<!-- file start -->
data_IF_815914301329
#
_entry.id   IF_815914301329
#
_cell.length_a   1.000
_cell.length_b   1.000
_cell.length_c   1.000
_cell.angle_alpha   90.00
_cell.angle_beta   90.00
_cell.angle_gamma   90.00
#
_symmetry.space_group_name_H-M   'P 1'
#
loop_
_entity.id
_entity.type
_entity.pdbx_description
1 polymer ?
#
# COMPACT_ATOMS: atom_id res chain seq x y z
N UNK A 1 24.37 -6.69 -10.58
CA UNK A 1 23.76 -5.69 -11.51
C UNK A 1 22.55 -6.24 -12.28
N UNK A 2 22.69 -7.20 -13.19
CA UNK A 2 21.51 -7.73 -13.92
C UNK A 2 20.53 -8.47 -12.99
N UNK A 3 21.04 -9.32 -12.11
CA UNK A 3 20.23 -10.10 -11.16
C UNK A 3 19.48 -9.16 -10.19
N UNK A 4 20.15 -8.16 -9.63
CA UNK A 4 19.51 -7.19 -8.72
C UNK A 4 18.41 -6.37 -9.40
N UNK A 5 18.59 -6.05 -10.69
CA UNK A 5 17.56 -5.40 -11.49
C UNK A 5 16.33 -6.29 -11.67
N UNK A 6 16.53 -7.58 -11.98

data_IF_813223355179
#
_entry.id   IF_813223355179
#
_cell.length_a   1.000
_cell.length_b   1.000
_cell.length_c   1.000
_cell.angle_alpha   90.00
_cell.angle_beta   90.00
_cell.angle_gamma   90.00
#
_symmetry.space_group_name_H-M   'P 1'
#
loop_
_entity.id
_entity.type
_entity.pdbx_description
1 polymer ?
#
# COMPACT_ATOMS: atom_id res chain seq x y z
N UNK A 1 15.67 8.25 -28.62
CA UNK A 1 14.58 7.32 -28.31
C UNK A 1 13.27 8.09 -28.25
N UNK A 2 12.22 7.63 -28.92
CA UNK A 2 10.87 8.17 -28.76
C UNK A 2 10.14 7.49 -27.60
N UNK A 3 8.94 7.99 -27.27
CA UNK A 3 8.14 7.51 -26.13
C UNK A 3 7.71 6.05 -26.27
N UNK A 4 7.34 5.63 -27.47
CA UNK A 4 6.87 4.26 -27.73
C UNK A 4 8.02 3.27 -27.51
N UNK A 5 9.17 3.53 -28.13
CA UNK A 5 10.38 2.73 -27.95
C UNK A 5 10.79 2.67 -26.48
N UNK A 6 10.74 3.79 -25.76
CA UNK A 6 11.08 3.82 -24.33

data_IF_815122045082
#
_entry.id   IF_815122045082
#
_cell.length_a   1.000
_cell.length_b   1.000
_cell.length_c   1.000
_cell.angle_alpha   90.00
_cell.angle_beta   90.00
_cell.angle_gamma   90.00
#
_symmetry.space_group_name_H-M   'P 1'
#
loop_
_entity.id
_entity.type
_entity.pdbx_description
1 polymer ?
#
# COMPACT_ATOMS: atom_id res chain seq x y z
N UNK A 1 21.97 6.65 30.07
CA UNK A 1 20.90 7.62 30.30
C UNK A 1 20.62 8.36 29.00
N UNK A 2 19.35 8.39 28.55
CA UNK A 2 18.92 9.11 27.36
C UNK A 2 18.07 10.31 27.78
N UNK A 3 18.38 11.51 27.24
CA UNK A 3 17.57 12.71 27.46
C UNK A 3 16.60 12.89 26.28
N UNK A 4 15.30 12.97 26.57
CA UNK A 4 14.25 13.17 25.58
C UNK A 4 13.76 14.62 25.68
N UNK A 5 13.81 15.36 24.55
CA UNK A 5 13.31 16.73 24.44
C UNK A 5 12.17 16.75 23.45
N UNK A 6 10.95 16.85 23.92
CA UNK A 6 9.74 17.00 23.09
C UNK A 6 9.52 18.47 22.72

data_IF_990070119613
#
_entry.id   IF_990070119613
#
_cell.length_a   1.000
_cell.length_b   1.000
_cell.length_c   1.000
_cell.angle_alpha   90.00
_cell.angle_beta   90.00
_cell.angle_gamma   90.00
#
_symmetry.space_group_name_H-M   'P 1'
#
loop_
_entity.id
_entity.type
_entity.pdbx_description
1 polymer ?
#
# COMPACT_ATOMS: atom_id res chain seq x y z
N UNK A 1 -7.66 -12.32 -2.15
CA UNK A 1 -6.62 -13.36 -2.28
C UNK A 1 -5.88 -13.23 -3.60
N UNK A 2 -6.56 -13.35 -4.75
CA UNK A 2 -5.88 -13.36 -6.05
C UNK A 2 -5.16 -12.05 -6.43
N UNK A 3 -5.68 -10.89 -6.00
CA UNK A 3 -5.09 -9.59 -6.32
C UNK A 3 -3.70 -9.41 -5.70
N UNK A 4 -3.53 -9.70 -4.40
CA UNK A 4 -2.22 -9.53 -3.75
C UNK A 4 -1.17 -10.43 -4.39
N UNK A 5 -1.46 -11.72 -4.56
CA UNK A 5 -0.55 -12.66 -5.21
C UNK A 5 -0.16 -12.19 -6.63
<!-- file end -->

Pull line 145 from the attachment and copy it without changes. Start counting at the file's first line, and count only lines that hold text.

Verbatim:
CA UNK A 5 -0.55 -12.66 -5.21